Wesley Meredith, a Republican state senator in North Carolina who has been in office since 2010, is seeking cover as the media broadcasts a firestorm of allegations about his past receipt of welfare benefits for his family — while making far above federal poverty guidelines. The senator, who ran a successful landscaping business prior to his political career, made about $100,000 a year at the time his family received the benefits.
The allegations stem from a binder full of documents that were passed on to his challenger Democrat Billy Richardson’s campaign. The documents allege Meredith, a Fayetteville business owner, committed welfare fraud in the late 1990’s, when he and his now ex-wife, Elizabeth, were making in excess of $100,000 a year. The couple separated in 1997. The bulk of the documents were provided by the former Mrs. Meredith, which included WIC receipts and copies of cashed checks. Most of the other documents are public record, according to ABC-11:
The Merediths had a son in 1996. Copies of Medicaid cards indicate Elizabeth Meredith received pre and post-natal care on government assistance. That year, a child’s birth at Cape Fear Valley Medical Center would have cost more than $10,000.
WIC receipts signed by Elizabeth Meredith in 1996 show she purchased basics, to include eggs, milk and cereal, with food stamps following the birth of their child.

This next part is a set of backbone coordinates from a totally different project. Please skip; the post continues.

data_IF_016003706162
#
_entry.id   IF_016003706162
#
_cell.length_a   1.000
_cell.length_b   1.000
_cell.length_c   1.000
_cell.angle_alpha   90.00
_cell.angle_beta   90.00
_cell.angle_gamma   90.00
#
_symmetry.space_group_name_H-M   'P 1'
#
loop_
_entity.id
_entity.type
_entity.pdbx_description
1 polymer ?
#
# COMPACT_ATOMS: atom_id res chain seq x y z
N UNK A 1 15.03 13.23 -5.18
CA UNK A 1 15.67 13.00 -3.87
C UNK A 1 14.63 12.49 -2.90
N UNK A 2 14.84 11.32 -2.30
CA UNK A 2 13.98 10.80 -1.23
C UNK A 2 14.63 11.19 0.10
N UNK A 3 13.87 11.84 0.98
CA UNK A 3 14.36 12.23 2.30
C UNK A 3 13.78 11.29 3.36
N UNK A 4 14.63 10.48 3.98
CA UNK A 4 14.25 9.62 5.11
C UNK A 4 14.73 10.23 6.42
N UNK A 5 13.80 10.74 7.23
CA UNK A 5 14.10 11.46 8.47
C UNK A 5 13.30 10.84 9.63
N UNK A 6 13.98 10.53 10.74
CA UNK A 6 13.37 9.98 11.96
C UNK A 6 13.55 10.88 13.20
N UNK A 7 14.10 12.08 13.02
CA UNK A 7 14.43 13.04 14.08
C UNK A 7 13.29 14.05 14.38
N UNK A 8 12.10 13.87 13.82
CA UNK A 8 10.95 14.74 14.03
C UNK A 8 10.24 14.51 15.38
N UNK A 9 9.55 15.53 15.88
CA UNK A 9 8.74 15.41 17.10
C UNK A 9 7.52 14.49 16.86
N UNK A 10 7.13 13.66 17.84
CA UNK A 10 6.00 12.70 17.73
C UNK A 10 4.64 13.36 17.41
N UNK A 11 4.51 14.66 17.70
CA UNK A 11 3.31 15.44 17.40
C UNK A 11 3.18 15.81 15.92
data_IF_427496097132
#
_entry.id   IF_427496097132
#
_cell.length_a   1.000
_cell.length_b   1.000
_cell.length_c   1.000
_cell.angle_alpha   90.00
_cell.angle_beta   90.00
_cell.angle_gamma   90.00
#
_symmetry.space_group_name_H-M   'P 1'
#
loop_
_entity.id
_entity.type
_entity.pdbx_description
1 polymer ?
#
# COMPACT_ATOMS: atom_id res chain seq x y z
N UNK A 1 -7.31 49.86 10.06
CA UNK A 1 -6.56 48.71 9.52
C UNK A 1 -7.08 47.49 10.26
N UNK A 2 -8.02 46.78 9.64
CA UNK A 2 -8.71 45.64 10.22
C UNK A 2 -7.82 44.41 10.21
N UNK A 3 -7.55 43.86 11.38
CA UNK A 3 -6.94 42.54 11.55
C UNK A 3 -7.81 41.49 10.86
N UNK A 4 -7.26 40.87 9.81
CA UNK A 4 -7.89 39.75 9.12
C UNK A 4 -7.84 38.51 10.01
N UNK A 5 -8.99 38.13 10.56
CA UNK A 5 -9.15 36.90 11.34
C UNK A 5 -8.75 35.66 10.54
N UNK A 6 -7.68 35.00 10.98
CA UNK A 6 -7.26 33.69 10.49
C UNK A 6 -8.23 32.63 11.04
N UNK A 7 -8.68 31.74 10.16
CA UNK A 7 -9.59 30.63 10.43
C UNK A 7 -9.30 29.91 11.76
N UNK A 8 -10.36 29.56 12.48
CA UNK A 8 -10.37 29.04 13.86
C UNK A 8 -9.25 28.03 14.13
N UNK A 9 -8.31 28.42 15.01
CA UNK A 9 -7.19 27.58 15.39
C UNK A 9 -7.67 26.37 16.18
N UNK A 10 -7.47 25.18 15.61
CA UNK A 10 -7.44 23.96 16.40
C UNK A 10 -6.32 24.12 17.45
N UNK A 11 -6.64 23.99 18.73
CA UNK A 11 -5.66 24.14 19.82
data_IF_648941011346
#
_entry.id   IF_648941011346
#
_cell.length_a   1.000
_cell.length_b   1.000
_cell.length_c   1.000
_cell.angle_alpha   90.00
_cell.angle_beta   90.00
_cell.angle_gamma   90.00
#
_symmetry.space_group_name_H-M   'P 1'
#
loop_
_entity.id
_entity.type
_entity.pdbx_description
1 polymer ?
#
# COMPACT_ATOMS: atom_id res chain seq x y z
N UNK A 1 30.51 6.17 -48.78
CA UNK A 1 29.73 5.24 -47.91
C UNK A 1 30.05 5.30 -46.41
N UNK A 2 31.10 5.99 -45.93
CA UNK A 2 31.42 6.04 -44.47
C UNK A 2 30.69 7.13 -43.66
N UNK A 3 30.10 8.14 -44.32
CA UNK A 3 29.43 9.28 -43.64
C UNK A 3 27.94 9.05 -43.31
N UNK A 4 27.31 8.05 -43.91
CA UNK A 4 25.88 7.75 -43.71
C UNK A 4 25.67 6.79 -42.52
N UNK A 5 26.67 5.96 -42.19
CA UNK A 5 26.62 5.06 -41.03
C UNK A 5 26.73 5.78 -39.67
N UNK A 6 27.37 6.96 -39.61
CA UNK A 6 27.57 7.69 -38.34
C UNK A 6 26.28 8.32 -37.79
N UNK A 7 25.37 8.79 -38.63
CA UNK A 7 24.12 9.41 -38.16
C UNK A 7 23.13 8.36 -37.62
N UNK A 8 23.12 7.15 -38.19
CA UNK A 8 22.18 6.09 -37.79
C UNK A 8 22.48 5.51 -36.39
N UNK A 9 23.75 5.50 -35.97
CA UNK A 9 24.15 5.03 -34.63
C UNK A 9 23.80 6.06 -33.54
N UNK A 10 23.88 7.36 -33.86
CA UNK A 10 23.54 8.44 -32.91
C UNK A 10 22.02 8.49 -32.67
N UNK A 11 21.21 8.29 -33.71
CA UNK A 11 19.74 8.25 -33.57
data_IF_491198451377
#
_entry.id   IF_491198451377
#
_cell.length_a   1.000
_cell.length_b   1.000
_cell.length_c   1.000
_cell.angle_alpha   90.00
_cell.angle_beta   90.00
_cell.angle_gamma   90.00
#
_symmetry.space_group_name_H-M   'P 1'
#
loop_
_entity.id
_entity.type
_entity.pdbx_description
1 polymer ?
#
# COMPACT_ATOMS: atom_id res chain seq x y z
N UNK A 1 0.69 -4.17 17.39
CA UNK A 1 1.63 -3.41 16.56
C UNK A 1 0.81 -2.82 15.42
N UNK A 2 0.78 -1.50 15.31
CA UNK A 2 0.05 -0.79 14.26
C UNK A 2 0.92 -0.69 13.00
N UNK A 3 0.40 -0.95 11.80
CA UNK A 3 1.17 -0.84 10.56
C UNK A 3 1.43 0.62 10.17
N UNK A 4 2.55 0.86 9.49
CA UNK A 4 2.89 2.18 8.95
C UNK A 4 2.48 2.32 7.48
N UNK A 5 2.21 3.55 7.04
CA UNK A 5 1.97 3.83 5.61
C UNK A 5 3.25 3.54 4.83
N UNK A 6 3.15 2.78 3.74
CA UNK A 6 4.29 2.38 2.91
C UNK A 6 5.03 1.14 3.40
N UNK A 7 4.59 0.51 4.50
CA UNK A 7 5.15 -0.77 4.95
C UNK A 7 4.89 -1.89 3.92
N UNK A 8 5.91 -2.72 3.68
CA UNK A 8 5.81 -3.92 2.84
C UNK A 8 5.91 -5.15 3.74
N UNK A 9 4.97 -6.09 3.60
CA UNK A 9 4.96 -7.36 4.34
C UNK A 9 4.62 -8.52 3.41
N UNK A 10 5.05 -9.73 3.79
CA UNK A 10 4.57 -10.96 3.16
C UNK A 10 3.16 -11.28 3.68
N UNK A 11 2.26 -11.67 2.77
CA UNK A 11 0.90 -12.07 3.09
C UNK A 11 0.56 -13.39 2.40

“Together, these documents raise compelling and troubling questions about my opponent’s integrity, judgment and fitness for public office,” said Richardson, during a press conference earlier this week. “They also paint Senator Meredith as a hypocrite, because in 2013 he voted to reject billions of federal dollars that would have expanded Medicaid to cover 500,000 North Carolina citizens who are truly needy.”
Meredith is rated “A” by Civitas Action, an offshoot of the Civitas Institute that is funded primarily by Art Pope, North Carolina’s personal Koch brothers branch whose website insists that Obamacare represents a government takeover of the medical care and health insurance industries. Civitas’ high rating of the senator came in part from his willingness to vote against Medicaid expansion and against a state-level health insurance exchange, denying thousands of North Carolina’s neediest residents access to healthcare.
As for the allegations? They may actually carry some serious weight in the upcoming election, and state authorities are concerned enough that they have called for an investigation. Richardson’s camp also delivered the documents to the Cumberland County District Attorney’s Office, Department of Social Services, and the Attorney General.
According to ABC-11, DSS investigate all reports of fraud related to Medicaid and food stamps and has 180 days to complete a food stamp investigation. DHHS guidelines show there is no state of limitations for Medicaid fraud, and indicate fraudulent assistance would be recovered by voluntary repayment, wage garnishment, estate recovery or liens.
Meredith has yet to deny the allegations, but he did manage to respond, calling the revelations a “below the belt” personal attack ahead of November midterms.
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